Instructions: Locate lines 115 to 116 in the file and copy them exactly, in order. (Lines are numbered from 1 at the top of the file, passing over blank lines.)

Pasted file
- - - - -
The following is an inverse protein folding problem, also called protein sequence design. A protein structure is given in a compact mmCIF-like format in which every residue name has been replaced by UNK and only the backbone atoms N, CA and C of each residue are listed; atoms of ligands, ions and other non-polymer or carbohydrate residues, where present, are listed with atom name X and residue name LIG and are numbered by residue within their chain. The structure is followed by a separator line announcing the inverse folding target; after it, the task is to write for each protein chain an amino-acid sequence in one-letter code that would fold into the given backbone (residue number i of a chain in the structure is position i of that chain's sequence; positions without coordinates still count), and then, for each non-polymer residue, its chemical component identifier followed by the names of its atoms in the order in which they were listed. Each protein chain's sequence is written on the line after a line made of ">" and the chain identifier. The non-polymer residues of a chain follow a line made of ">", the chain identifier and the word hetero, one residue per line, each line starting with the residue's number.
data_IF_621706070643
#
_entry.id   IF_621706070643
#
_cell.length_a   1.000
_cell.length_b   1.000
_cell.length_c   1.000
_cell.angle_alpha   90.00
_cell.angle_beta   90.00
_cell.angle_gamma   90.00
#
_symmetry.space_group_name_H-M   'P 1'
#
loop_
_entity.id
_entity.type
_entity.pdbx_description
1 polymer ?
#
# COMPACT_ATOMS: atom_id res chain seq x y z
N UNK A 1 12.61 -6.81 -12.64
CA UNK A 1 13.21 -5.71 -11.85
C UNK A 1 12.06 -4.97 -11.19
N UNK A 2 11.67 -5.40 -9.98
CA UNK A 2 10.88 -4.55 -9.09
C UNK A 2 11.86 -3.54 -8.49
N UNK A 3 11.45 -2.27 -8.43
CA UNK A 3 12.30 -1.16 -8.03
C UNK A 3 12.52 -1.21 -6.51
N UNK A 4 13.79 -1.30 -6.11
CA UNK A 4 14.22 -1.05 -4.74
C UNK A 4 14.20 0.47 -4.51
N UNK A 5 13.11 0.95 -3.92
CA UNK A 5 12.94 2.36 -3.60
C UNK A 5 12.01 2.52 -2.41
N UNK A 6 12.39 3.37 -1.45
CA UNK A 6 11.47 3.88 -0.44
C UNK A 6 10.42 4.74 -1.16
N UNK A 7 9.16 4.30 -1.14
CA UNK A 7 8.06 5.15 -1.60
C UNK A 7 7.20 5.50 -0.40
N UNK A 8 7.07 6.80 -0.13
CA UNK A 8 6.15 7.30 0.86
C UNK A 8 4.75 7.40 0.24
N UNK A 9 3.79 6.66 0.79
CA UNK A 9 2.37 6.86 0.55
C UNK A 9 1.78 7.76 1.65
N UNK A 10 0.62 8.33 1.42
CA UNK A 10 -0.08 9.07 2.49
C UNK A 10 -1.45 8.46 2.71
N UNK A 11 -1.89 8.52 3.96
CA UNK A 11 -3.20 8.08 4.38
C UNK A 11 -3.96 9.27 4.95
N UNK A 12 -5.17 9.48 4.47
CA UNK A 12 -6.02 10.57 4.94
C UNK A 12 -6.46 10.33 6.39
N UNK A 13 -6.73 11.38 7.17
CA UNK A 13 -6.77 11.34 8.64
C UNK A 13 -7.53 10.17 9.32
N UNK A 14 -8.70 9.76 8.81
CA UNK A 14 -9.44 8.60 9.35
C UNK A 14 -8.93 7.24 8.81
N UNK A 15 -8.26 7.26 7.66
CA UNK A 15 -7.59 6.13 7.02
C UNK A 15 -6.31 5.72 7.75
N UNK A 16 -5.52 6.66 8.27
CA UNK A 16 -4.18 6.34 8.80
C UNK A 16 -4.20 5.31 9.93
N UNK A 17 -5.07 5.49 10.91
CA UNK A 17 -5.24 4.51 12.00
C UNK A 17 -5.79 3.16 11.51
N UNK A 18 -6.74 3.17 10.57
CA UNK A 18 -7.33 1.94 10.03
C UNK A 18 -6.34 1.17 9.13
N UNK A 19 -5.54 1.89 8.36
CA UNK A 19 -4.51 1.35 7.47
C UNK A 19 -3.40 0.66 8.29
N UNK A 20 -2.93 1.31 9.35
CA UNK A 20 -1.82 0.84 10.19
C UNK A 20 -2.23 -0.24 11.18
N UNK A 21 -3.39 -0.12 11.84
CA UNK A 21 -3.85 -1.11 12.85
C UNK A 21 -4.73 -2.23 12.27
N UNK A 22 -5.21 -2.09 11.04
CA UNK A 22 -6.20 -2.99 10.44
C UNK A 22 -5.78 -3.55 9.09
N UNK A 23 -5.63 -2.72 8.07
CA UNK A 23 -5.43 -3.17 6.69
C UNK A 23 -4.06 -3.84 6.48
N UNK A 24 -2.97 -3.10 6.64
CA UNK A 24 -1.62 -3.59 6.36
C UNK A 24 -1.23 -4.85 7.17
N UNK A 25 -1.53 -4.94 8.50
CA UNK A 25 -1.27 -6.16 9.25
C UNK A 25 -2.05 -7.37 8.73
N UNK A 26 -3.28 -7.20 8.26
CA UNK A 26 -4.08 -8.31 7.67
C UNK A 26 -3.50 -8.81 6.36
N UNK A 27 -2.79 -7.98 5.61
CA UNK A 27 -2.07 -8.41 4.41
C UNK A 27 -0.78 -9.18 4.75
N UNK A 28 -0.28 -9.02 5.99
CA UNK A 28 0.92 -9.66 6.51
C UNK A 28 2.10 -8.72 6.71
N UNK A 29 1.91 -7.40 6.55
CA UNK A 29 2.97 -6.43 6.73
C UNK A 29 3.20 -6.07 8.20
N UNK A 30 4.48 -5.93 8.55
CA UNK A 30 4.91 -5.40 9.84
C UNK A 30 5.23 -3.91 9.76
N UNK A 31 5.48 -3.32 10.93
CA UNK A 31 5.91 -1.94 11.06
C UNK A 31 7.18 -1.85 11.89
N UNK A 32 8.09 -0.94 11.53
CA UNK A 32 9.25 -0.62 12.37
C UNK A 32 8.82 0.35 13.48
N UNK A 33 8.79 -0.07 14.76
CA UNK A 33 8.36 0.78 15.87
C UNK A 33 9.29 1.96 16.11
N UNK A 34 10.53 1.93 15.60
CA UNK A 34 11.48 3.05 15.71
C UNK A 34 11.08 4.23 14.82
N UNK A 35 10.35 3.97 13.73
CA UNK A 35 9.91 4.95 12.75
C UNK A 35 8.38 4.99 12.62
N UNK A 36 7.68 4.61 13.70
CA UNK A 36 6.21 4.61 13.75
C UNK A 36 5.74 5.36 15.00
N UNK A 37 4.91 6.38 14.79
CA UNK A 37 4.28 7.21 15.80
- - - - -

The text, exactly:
N UNK A 32 8.09 -0.94 11.53
CA UNK A 32 9.25 -0.62 12.37